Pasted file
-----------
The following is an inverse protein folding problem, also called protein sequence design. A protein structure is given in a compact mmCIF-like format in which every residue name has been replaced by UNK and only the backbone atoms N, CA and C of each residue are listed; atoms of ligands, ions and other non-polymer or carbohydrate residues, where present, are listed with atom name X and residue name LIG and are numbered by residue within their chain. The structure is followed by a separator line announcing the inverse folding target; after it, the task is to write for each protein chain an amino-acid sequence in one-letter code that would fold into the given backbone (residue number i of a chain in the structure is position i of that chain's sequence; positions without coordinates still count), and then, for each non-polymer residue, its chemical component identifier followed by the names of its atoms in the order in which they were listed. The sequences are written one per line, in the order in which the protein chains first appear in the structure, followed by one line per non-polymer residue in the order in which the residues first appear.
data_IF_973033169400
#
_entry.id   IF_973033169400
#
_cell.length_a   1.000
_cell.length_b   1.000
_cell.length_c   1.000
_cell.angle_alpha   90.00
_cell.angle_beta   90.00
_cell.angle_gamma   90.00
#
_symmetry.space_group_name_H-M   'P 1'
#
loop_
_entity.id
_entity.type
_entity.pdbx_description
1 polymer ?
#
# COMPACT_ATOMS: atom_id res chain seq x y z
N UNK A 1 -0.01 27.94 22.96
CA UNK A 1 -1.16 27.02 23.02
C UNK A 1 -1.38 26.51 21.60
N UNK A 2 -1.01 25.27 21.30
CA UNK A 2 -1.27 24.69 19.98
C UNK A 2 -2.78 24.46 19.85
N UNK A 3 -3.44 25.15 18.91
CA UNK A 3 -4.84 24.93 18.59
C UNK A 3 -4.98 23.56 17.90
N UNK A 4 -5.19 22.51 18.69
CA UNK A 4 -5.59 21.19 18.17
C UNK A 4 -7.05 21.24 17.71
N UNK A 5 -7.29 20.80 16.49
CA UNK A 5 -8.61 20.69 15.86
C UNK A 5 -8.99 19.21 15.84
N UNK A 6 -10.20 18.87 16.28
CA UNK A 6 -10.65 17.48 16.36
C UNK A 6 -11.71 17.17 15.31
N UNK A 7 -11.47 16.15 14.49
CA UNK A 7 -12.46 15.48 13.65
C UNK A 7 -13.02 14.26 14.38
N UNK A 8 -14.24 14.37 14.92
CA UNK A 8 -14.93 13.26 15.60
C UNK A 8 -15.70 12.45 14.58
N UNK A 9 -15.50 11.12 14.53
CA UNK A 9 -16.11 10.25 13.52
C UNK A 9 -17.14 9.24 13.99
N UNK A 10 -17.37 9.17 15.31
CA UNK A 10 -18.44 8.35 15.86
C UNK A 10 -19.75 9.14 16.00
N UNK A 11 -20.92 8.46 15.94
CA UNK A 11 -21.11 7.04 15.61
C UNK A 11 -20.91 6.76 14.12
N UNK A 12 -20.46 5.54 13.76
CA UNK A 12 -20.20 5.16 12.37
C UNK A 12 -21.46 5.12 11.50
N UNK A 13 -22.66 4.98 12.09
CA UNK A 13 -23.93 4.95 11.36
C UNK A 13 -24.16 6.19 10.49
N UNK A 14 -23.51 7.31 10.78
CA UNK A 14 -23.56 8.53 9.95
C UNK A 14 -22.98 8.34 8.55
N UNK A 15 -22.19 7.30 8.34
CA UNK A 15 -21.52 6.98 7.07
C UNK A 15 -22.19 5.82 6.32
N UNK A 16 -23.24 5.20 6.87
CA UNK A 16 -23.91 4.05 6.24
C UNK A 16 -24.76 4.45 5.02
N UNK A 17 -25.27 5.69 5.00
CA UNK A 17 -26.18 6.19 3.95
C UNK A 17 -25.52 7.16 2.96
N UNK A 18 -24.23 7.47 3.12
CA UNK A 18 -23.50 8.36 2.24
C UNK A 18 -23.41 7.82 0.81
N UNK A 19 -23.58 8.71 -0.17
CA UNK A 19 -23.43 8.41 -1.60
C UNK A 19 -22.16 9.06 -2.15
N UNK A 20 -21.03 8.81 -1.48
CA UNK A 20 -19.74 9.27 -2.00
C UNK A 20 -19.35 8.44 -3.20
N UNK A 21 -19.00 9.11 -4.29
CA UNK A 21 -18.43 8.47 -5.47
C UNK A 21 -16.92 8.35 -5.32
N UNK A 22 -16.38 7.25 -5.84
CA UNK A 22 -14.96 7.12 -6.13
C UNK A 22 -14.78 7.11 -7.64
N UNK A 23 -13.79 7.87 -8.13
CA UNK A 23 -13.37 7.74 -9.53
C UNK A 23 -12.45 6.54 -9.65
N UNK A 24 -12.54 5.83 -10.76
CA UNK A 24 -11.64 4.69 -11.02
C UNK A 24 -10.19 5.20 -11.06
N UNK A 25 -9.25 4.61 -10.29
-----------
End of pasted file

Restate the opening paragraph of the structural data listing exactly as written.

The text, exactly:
The following is an inverse protein folding problem, also called protein sequence design. A protein structure is given in a compact mmCIF-like format in which every residue name has been replaced by UNK and only the backbone atoms N, CA and C of each residue are listed; atoms of ligands, ions and other non-polymer or carbohydrate residues, where present, are listed with atom name X and residue name LIG and are numbered by residue within their chain. The structure is followed by a separator line announcing the inverse folding target; after it, the task is to write for each protein chain an amino-acid sequence in one-letter code that would fold into the given backbone (residue number i of a chain in the structure is position i of that chain's sequence; positions without coordinates still count), and then, for each non-polymer residue, its chemical component identifier followed by the names of its atoms in the order in which they were listed. The sequences are written one per line, in the order in which the protein chains first appear in the structure, followed by one line per non-polymer residue in the order in which the residues first appear.